Grants from the NIH, called T32 institutional training awards, provide salaries for pre- and postdoctoral DVMs pursuing biomedical research. Merck, Pfizer and other large drug companies offer fellowships to support DVMs who want to return to a research career.

Despite the high price tag of veterinary school, Claude Nagamine says that pursuing the DVM was his best career move — he relishes not only the frequent interaction with animals but also the job security. He decided to pursue a DVM after failing to earn tenure as an assistant professor in the cell-biology department at Vanderbilt University in Nashville, Tennessee.

As he pondered his next move, he says, he realized he loved working with animals. He had spoken with veterinarians working in the animal facility and was intrigued.

Immediately after veterinary school, he began a research residency at an animal-care facility at the Massachusetts Institute of Technology in Cambridge, and ended up at Stanford University in California, where he not only conducts his own research, but also helps scientist colleagues to navigate the regulations and paperwork involved in animal experimentation. “If you're driven to do publishable research, there are lots of jobs out there,” he says.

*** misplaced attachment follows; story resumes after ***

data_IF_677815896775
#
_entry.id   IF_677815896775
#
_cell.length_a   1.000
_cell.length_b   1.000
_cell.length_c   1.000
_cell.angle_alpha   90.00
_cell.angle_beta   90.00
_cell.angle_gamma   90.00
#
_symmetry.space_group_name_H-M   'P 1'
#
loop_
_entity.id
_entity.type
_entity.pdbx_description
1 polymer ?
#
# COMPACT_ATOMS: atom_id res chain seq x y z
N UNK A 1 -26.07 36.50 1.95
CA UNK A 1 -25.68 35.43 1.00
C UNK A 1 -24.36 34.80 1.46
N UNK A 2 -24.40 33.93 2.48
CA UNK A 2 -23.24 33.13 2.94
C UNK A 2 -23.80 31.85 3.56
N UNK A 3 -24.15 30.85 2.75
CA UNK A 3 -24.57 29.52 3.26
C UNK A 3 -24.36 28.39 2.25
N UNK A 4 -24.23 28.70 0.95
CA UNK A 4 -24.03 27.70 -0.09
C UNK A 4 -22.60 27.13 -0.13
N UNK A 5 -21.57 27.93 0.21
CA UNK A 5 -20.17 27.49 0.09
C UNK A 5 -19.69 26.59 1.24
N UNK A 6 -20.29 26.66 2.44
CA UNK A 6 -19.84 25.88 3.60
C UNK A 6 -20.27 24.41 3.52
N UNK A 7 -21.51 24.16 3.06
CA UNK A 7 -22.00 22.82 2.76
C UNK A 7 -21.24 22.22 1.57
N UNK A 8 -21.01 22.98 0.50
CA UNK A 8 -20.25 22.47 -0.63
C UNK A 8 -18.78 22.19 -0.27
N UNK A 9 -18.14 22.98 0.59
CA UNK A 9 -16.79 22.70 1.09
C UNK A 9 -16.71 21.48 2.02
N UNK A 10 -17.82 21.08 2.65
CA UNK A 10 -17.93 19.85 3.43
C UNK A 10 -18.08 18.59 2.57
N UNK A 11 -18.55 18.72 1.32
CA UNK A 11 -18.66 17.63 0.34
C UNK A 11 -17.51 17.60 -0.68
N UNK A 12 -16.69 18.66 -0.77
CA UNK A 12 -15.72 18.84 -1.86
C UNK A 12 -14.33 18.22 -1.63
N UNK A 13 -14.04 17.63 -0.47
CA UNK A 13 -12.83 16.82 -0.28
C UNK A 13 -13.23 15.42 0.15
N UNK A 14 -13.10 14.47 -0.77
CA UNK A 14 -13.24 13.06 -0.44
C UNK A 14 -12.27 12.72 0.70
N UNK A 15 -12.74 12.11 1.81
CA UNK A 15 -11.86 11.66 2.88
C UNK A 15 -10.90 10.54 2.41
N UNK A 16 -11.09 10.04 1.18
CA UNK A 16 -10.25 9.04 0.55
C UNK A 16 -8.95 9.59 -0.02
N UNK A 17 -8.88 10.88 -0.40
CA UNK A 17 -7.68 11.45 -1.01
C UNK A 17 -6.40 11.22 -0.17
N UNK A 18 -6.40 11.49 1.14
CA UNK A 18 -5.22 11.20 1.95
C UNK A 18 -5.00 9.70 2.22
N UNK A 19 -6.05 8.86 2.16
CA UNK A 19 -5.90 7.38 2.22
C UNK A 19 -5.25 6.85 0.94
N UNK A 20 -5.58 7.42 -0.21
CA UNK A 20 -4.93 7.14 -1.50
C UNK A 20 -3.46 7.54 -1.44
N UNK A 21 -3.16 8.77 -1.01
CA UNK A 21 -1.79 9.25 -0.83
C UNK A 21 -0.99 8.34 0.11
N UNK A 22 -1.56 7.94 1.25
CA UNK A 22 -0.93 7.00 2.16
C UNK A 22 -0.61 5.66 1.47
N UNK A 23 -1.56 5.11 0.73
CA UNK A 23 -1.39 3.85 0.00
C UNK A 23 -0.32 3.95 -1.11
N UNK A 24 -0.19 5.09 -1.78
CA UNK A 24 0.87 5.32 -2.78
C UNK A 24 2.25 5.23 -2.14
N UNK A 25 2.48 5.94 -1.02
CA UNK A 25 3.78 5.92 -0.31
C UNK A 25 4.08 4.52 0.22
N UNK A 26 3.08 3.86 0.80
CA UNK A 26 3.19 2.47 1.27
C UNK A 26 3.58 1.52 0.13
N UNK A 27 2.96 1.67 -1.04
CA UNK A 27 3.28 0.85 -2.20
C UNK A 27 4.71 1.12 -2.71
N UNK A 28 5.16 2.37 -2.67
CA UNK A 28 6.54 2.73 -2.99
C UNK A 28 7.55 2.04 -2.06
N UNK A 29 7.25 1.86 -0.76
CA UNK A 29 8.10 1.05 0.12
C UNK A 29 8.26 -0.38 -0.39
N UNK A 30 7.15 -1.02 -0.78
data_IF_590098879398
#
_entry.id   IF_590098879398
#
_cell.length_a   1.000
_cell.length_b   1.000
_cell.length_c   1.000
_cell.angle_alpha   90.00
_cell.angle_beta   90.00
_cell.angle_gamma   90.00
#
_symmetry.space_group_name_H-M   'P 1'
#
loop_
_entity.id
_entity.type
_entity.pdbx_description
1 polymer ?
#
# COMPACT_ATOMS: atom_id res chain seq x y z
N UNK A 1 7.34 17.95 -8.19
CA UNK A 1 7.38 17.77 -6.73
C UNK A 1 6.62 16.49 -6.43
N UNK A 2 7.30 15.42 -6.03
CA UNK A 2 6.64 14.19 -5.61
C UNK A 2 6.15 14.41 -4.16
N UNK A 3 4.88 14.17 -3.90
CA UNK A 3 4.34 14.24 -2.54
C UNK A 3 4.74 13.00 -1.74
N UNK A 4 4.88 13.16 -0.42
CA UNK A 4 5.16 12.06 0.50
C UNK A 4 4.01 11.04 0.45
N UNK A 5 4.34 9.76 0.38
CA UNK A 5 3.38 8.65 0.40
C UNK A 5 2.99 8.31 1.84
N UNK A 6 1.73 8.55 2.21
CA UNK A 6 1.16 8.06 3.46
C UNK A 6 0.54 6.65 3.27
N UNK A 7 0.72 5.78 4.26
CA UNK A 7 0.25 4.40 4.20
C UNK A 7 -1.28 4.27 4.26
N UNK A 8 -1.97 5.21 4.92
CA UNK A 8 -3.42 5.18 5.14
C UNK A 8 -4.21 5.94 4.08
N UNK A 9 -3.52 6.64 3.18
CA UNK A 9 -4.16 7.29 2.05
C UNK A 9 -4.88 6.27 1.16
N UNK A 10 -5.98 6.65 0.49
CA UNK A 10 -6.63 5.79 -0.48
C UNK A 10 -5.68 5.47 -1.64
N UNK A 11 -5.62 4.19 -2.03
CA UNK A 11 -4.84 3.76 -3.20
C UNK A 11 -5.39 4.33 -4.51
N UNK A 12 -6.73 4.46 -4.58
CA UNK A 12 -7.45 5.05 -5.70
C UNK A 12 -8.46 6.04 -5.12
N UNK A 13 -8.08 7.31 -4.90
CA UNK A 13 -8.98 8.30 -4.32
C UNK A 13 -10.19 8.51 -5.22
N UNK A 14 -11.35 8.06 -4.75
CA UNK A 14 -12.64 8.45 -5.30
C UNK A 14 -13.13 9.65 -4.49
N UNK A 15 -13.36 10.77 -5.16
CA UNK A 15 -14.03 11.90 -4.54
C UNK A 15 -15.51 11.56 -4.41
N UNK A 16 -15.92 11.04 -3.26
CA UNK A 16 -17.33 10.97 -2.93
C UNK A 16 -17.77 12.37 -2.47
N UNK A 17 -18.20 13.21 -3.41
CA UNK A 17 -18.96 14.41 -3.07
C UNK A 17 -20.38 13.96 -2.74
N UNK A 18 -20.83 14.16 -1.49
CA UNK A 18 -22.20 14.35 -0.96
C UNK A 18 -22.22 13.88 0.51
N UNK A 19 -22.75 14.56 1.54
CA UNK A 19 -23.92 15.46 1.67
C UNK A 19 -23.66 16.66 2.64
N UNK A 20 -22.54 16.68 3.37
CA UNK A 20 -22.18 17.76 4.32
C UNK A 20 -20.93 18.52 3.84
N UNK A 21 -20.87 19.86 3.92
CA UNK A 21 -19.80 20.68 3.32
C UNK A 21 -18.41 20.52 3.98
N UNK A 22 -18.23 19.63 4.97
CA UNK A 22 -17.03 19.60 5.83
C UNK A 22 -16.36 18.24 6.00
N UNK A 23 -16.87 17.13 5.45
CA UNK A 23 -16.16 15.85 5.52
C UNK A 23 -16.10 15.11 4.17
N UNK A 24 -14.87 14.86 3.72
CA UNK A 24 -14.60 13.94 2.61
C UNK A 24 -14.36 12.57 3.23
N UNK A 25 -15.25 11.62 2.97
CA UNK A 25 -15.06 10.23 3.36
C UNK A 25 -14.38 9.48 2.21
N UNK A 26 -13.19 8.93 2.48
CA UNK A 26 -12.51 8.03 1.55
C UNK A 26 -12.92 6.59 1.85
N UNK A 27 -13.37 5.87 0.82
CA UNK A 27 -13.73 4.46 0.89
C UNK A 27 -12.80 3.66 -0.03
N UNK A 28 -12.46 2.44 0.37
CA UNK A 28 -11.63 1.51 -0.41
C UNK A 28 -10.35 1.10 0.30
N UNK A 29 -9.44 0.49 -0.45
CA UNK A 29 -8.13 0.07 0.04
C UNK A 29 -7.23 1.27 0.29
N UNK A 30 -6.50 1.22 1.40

Research veterinarian Anne Fairbrother says that her work combines research with investigative pursuits. Fairbrother, who holds a DVM and a PhD in wildlife disease, worked at the US Environmental Protection Agency for 13 years, monitoring the risks posed by GM plants on wildlife. This often involves checking the concentration of chemicals in soil, plants and water, and then comparing them with concentrations in animal serum and tissue.

Or, if animals start to die in abnormal numbers, she might be asked to search for clues related to parasite or viral infections, compounds such as petroleum that might have leaked from gas stations and signs of industrial pollutants. “If you go to a place where there is contamination, you know what questions to ask to find out the history of the area and which signs to look for, because sometimes chemicals are causing problems but it could be something else,” she says. “That diagnostic approach is something that you learn in veterinary school.”

But a love for animals is probably the main requirement for researchers looking to multiply their career options with a DVM degree. At a time when degrees and certifications rarely confer job guarantees, the veterinary research option stands apart.

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  1. Amy Maxmen is a locum biology correspondent at Nature.